By Hassan Yussuff, as published in The Globe and Mail.
It was disheartening to see some of the negative reactions to a recent proposal that free menstrual products should be available in all federally regulated workplaces.
There clearly remain a lot of misperceptions and ignorance about the challenges women face every day in the workplace.
Access to menstrual products is only one of them.
Even in 2019, women are generally at a disadvantage in the world of work compared with their male counterparts, according to the Canadian Centre for Policy Alternatives. Consider the facts:
Women – who make up 47.7 per cent of Canada’s workforce – are more likely than men to be heading out each day to work in precarious, low-paying jobs. Women are also often making less money than men for work of equal value. Women are less likely to have comprehensive workplace benefits, including drug coverage, vision care, and dental care. Women are even more likely to struggle financially in retirement.
Furthermore, women in Canada continue to do the majority of unpaid household work, including caring for children and sick or aging relatives. Gender stereotypes are at the root of this disproportionate burden and have a demonstrated impact on hiring decisions and opportunities to advance at work.
Our economy’s reliance on women’s unpaid care work contributes to women’s poverty, affects mental and physical health, lifetime earnings and increased family stress. Our country’s rapidly aging population means that demands for caregiving are only going to increase over time. Therefore, without a significant investment in our already stretched public care services, we will be left with a care crisis, and women will be the ones expected to pick up the slack.
I believe that fair working conditions and opportunities for advancement should be made available to all, leaving no room for discrimination on the basis of gender. If we really want women to succeed in the workplace, we need governments and employers to step up and be willing to break down the barriers that are holding them back.
WHAT THE FEDERAL GOVERNMENT SHOULD DO
The federal government should launch a federal task force on care work and care jobs in Canada. Such a task force would examine paid and unpaid care work and develop a federal strategy to meet increasing demands; reduce and redistribute women’s unpaid care work by improving access to public care services; and create a labour market strategy for care jobs.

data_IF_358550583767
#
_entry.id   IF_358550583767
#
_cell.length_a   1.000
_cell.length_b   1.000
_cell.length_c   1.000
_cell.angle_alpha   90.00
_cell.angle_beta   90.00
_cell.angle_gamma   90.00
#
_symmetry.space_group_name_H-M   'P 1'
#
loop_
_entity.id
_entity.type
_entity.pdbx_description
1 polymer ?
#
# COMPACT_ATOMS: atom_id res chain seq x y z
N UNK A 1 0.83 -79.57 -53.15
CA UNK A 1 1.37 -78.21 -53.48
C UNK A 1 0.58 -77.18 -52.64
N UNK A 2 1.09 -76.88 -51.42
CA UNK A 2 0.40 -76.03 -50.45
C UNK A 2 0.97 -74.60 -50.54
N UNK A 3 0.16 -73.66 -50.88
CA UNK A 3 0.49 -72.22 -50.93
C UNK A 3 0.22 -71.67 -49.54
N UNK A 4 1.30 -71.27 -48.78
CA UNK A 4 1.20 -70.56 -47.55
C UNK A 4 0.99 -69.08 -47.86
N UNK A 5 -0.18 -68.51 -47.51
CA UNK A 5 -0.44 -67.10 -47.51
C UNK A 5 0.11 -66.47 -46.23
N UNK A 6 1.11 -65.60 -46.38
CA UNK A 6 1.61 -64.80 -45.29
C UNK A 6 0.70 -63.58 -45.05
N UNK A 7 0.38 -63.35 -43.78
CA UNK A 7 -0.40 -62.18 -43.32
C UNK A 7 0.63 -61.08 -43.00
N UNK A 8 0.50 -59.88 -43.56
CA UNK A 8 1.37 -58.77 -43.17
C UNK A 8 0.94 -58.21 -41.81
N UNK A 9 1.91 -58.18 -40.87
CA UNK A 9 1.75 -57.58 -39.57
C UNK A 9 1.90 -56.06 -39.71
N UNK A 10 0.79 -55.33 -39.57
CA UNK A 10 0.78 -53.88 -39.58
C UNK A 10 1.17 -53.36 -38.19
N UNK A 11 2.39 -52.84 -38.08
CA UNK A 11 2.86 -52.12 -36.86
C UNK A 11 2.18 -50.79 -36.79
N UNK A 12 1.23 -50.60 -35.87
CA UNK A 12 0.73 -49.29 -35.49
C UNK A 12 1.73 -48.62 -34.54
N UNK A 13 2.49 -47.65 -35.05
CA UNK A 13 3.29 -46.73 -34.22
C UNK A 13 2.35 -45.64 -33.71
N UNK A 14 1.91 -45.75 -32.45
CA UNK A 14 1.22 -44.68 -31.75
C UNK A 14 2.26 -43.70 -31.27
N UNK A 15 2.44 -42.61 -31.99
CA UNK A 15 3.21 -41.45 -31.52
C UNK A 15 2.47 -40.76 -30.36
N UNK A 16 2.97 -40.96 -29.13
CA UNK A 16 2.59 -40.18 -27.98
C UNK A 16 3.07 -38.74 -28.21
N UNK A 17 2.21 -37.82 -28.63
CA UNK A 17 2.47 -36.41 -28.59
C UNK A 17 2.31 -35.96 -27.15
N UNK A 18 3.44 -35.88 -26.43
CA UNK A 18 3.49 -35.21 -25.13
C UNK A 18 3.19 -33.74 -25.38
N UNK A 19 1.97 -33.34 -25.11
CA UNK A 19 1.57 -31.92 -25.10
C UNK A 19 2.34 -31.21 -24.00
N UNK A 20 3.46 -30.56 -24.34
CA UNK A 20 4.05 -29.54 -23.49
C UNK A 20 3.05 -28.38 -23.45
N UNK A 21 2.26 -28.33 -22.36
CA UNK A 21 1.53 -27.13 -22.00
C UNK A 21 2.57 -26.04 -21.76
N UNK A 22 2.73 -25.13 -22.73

The federal government has begun to set standards in legislation towards improved working conditions and addressing the challenges and needs of women workers. This must include ensuring all workers – regardless of whether they are full-time or part-time, temporary or casual, low-waged or hired through a temp agency – have equal terms, conditions and opportunities at work, and access to equitable wages and benefits.
The government should also review and update the federal Employment Equity Act, improve mechanisms to hold employers accountable for their obligations, and create resources to assist in examining workplace practices for unconscious bias.
WHAT EMPLOYERS CAN DO
Gender equality is good for business. Making work fair for women can help increase morale, benefit corporate image, and boost the bottom line.
So where can employers start? With fair wages and employment security, so that every worker receives a wage they can adequately live on. Employers can also provide avenues to transition workers to permanent, full-time work, and opportunities for training and promotion.
Employers should offer comprehensive workplace benefits to all employees, including access to a pension, disability insurance coverage, and workers’ compensation.
Flexibility is key. All workers should have control over their schedules and the flexibility they need to balance work, family obligations and personal time. They should know what supports are available and that accessing them will not bring negative repercussions.
Employers can also promote fairness and equity by actively ensuring that there is an inclusive workforce, from recruitment to advancement in the organization. Policies designed to promote gender equality, diversity and inclusion should apply to all workers in the organization, in all job categories. Unless we improve the working lives of our most vulnerable workers, gender equality at work will remain elusive.
The threshold for action shouldn’t be whether or not men think change is necessary. We must centre the voices of women – and they’re making it clear to us that far too many workplaces are failing them. Simply put, they are done waiting for fairness.
Hassan Yussuff is the president of the Canadian Labour Congress. Follow him on Twitter @Hassan_Yussuff.